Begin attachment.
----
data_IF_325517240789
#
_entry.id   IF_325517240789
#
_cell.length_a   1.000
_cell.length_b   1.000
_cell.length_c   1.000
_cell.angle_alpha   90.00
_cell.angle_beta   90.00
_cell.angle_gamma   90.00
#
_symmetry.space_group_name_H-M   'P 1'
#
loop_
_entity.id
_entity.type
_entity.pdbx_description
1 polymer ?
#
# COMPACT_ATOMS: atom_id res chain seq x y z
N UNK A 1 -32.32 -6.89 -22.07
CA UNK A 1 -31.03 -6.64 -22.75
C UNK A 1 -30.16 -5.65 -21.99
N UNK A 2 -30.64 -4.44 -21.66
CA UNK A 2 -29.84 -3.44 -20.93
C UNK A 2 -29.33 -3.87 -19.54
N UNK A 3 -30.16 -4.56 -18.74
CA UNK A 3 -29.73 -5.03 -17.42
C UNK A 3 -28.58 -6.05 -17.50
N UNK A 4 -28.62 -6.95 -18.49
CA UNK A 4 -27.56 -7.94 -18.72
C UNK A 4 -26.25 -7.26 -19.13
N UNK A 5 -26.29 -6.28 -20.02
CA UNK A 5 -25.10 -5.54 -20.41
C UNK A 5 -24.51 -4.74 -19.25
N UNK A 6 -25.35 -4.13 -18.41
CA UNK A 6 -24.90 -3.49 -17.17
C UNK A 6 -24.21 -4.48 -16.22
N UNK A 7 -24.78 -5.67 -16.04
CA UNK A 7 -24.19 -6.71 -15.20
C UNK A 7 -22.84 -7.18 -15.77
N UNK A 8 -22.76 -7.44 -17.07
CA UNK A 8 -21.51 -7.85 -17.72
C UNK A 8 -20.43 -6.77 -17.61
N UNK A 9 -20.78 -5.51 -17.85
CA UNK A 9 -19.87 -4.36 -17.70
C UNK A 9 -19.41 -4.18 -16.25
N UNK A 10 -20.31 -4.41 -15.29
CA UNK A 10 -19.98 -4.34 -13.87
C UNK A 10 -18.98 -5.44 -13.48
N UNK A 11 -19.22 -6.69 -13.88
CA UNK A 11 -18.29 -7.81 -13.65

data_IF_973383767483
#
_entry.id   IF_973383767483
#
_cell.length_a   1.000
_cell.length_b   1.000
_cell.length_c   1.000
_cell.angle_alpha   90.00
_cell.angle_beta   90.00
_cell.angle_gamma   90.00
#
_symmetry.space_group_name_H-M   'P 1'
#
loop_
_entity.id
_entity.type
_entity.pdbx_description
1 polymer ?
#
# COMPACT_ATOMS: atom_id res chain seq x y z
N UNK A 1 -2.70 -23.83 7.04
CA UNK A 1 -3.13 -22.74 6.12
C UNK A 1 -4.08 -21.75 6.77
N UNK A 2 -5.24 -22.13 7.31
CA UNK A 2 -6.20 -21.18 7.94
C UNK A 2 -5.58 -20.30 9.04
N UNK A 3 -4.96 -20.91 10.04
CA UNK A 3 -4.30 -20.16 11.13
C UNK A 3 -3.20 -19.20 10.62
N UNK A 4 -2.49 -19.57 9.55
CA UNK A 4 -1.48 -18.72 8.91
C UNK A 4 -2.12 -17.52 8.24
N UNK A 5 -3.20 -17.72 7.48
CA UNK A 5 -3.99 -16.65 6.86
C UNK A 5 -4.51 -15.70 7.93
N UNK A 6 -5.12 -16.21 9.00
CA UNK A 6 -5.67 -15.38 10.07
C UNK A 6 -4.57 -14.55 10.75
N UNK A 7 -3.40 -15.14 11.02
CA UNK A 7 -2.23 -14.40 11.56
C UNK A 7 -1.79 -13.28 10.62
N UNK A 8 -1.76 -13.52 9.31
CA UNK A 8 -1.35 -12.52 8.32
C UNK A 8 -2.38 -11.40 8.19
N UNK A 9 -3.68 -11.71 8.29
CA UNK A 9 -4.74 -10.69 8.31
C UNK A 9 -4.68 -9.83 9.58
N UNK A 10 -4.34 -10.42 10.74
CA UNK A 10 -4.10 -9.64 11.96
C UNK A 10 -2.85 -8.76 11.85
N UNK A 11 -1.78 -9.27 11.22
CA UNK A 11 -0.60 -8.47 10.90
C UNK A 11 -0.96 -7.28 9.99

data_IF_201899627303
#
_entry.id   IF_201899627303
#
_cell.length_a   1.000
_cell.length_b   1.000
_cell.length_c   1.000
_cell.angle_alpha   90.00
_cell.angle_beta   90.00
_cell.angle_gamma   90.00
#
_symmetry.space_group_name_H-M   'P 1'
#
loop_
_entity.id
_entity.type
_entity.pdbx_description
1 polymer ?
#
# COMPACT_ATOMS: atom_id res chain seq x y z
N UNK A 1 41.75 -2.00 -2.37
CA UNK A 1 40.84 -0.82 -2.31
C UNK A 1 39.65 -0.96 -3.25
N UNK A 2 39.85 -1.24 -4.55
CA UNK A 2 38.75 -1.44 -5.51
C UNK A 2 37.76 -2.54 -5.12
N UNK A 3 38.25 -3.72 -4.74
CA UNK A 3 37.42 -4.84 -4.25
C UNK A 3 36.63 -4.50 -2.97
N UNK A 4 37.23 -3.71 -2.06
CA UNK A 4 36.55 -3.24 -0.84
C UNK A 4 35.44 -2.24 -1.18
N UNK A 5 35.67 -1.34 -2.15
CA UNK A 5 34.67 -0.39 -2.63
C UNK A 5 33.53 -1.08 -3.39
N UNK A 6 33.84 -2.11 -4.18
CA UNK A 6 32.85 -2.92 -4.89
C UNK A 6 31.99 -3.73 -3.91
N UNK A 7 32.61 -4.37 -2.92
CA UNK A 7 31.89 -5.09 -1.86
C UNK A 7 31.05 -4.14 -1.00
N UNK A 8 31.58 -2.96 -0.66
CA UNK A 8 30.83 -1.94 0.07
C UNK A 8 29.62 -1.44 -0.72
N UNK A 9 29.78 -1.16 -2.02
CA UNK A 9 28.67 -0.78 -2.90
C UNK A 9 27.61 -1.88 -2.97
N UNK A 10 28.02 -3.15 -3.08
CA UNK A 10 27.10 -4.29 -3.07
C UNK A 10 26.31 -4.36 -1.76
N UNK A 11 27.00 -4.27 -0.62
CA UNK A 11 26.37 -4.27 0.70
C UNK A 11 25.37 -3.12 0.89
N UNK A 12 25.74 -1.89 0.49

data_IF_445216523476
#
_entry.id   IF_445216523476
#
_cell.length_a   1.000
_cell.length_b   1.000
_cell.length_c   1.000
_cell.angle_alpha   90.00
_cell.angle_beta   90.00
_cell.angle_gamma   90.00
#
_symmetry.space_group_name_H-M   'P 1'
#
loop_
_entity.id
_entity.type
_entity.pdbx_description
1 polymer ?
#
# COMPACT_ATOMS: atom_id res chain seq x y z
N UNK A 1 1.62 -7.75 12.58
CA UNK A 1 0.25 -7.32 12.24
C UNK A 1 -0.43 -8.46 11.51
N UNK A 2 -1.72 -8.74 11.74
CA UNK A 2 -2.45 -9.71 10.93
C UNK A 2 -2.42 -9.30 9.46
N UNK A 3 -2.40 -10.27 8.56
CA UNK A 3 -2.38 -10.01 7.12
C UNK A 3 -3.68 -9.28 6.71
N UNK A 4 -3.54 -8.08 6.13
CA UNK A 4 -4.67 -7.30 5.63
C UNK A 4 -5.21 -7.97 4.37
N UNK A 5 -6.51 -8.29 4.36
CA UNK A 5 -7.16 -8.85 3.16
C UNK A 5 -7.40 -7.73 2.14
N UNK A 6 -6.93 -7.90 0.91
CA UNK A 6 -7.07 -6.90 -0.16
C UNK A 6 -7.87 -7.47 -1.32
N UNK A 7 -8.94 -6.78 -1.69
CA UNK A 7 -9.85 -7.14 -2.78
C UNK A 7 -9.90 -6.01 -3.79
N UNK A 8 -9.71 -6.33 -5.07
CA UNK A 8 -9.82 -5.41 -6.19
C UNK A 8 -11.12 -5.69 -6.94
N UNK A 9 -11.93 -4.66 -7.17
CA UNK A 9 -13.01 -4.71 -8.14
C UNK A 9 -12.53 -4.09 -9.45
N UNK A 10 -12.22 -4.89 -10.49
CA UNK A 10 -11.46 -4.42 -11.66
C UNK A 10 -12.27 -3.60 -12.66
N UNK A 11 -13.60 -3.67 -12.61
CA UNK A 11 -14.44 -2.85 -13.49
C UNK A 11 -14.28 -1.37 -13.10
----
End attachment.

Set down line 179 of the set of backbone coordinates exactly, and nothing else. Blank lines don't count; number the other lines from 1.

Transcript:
# COMPACT_ATOMS: atom_id res chain seq x y z